• HAILE GEBRSELASSIE plays himself (with YONAS ZERGAW playing him as a boy), a dedicated, hard working boy/young man who pursues his dream and succeeds.
  • SHAWANNNESS GEBRSELASSIE plays Haile's hard working mother.
  • GEBRSELASSIE BEKELE plays himself, Haile's hardworking father (with TEDESSE HAILE playing him as a younger man) who tries to persuade his son to stay on the farm and give up his dream (that the father doesn't understand).
  • CAST, CREW, & TECHNICAL INFO

    HOW OTHERS RATED THIS MOVIE


    OUR TAKE: 4.5 out of 10
    Upon seeing long distance runners -- the type who compete in marathons and races that go even further beyond those "normal" twenty-six plus grueling miles -- the question that always immediately runs through my head is what would motivate these people to do this?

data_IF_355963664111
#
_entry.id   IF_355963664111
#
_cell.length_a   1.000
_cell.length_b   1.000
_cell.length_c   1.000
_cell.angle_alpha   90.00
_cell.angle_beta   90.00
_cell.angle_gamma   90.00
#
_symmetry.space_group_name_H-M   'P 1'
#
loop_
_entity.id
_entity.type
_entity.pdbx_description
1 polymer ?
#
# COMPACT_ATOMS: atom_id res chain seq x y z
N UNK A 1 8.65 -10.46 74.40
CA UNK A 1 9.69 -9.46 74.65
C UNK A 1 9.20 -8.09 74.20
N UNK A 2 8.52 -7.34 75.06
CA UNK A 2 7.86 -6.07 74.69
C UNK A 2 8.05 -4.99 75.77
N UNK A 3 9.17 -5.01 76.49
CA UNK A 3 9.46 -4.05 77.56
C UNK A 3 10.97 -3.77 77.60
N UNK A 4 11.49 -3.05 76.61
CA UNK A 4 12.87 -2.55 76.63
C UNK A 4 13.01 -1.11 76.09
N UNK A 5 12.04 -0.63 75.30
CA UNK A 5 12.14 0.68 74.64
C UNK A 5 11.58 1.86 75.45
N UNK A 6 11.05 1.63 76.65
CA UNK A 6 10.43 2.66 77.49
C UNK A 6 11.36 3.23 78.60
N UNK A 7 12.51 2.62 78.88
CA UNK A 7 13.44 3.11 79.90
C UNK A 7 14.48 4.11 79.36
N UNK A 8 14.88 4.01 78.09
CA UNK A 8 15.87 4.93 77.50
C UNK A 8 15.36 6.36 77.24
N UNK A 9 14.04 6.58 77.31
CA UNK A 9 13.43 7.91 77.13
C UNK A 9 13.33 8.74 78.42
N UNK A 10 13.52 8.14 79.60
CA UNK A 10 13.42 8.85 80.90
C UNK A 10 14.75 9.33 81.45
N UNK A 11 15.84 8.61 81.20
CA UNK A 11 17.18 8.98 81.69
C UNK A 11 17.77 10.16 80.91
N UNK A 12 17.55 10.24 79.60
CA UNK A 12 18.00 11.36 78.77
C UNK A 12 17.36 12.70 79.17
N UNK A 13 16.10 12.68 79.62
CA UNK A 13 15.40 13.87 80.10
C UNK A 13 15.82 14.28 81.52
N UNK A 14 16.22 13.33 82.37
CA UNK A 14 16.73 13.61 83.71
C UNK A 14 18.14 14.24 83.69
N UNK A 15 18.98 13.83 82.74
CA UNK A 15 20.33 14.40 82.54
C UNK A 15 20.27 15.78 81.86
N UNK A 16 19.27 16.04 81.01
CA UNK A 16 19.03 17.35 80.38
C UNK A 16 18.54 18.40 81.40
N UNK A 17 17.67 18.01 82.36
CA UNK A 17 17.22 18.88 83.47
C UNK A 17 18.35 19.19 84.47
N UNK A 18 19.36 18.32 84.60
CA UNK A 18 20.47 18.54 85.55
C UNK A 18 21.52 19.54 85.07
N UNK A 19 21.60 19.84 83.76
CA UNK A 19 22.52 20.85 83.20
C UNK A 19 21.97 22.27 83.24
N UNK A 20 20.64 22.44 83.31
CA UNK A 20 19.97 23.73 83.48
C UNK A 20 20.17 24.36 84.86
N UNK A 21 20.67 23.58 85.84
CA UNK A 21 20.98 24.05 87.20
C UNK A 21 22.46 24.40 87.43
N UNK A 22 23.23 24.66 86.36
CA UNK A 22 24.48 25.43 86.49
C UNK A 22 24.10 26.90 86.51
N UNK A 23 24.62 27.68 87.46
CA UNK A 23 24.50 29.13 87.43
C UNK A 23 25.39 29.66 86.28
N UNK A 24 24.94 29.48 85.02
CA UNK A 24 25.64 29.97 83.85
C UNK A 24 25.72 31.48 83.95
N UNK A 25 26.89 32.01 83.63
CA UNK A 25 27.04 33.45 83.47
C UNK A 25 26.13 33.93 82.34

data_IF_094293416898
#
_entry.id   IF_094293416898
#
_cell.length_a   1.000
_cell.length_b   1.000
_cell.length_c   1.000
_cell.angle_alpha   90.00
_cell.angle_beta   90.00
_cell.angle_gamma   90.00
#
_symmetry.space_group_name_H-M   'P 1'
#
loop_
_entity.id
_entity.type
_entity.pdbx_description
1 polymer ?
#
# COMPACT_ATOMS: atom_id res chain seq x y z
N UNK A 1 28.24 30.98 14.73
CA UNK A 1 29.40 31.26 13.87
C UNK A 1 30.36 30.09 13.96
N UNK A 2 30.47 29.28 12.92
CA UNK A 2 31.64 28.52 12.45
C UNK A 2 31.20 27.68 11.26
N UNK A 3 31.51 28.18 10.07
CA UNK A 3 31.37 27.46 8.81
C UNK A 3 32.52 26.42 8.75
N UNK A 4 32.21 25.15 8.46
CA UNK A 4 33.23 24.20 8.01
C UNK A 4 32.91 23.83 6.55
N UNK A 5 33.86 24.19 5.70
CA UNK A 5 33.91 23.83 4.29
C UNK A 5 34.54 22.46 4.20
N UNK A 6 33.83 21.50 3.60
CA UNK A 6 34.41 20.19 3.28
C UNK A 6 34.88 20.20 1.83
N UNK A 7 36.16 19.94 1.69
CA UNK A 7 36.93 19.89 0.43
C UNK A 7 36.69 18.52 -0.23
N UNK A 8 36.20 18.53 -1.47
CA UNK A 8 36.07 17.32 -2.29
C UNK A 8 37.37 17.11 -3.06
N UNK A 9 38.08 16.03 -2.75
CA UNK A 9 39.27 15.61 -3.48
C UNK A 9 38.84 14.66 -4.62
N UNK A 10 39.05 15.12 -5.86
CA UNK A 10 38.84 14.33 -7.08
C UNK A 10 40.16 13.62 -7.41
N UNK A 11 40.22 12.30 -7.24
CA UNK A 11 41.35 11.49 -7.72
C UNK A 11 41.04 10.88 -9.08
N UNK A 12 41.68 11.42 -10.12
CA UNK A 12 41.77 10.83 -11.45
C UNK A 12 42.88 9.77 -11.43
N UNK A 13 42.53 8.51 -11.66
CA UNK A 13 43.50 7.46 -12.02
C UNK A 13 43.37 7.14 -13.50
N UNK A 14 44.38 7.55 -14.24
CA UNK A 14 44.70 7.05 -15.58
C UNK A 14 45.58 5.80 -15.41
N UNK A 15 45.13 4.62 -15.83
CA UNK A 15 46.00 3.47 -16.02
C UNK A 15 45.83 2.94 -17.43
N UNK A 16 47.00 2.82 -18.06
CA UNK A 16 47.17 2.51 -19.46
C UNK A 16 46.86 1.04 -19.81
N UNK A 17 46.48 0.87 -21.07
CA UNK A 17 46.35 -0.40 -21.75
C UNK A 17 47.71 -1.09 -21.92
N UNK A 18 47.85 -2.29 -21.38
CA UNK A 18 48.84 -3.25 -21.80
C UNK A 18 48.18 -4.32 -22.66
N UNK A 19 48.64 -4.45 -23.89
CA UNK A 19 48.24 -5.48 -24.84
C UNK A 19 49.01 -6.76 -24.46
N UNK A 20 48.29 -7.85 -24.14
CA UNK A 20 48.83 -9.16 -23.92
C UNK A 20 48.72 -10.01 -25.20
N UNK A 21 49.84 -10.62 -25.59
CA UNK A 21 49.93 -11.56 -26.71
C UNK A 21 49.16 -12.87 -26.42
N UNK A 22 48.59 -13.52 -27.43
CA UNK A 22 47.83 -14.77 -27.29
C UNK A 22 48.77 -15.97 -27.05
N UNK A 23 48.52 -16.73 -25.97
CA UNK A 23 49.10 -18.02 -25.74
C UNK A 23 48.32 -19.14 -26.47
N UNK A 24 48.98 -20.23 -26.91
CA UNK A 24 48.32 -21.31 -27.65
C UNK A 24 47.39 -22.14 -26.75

After all, since a messenger ran from Marathon to Athens to announce a victory over the Persians several millennia ago and then died from the exertion, people have sought to make traversing great distances an easier task. Thus the advent of horseback riding, bicycles, and planes, trains and automobiles to reduce the wear and tear on one's "dogs."

    Yet people continue to run outrageous distances and various films have focused entirely or in part on these athletes. In pictures ranging from "Chariots of Fire" to the two Steve Prefontaine movies ("Without Limits" and "Prefontaine") and even "Forrest Gump" where Tom Hanks' character went for a casual -- albeit long -- run across the country, these dedicated athletes have been both casually observed and closely examined.

    Now there's "Endurance," a part documentary, part dramatic recreation hybrid that lightly focuses on the life of Haile Gebrselassie, an Ethiopian named the greatest distance runner of all time by Runners World magazine.